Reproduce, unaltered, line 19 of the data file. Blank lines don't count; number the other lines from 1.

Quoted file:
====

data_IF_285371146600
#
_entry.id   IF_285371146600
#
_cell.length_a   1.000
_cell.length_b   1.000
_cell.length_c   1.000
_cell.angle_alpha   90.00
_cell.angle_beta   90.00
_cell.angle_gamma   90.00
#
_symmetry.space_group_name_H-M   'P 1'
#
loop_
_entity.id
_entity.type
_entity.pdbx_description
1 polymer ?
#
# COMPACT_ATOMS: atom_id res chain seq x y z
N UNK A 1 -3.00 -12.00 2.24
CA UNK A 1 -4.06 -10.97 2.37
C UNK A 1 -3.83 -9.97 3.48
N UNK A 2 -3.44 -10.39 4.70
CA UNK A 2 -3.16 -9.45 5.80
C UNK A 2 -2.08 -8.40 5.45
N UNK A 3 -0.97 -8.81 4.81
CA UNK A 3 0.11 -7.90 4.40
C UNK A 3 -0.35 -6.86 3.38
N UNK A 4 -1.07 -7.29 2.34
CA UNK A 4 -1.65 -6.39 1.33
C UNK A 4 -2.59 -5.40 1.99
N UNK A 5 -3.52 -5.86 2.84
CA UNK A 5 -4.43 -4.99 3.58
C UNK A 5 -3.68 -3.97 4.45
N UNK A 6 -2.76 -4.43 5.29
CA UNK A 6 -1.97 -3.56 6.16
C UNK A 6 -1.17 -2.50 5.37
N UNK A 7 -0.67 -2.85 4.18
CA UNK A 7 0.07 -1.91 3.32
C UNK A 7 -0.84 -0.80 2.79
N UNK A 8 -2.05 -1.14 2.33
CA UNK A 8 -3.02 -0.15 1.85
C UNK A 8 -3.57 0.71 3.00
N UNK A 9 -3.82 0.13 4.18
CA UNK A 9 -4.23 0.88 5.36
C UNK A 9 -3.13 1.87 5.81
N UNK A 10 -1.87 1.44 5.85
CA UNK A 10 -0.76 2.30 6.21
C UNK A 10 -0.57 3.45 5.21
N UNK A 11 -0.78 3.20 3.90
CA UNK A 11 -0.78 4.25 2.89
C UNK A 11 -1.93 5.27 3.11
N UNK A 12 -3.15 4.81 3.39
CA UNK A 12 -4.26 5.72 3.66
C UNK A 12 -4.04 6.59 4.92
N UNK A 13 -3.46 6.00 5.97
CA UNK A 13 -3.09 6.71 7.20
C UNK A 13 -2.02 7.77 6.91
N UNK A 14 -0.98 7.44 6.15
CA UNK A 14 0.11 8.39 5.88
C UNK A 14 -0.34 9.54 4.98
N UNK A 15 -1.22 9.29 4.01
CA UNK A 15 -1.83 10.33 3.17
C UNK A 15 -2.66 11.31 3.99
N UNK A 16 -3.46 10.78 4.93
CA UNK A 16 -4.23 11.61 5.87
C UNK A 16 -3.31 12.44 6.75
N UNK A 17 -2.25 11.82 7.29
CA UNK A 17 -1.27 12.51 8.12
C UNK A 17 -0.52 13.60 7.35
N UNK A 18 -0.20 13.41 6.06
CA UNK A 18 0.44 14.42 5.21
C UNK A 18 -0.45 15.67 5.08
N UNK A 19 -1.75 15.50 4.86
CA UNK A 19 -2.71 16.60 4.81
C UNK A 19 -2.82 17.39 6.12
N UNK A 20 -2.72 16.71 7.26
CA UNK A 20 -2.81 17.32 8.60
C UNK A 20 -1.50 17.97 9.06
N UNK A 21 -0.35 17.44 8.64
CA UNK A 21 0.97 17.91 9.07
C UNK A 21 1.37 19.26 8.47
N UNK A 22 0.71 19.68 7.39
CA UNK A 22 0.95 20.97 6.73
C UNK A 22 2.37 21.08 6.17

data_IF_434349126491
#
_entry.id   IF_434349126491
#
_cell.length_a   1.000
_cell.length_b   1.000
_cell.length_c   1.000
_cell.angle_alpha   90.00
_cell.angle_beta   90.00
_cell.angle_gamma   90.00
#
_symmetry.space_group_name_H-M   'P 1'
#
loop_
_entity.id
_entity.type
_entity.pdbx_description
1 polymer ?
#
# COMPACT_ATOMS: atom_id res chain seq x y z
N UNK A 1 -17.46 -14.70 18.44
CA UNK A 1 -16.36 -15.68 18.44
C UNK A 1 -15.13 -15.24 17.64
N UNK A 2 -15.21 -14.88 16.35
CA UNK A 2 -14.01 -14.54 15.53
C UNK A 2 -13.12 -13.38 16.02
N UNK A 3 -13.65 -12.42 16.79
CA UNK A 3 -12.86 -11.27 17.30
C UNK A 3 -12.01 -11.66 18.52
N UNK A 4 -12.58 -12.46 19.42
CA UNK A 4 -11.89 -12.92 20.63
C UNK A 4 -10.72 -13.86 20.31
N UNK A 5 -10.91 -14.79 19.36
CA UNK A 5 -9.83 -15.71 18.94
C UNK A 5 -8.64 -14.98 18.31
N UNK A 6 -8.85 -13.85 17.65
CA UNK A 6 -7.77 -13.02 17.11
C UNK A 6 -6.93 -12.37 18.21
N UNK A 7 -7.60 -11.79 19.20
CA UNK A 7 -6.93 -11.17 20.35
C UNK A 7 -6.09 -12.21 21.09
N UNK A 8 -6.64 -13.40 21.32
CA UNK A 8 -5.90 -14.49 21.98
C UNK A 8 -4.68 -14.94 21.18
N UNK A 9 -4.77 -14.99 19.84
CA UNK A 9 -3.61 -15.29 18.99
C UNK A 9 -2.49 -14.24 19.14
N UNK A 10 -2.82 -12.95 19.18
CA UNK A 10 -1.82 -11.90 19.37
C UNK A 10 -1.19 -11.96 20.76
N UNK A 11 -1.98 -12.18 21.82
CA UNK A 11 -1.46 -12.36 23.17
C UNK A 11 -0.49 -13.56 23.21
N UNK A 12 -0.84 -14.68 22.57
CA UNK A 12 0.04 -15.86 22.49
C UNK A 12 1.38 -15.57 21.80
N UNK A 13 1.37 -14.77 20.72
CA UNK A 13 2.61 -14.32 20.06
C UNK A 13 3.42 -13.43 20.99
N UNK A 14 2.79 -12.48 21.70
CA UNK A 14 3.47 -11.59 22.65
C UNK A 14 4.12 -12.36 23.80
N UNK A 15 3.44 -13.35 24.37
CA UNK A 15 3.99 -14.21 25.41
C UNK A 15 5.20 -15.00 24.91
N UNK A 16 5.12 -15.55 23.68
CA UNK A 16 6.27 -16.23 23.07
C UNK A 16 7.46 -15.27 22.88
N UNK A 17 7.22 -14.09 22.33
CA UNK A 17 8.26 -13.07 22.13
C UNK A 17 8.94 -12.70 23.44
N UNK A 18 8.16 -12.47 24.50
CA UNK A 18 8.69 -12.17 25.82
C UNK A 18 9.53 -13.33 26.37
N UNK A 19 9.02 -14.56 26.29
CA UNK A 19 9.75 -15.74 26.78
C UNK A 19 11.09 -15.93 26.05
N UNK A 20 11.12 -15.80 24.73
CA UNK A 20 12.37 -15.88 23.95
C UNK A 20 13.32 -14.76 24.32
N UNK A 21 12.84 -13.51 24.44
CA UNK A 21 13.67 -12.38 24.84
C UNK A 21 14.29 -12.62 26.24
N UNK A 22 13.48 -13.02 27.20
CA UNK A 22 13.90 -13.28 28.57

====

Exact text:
#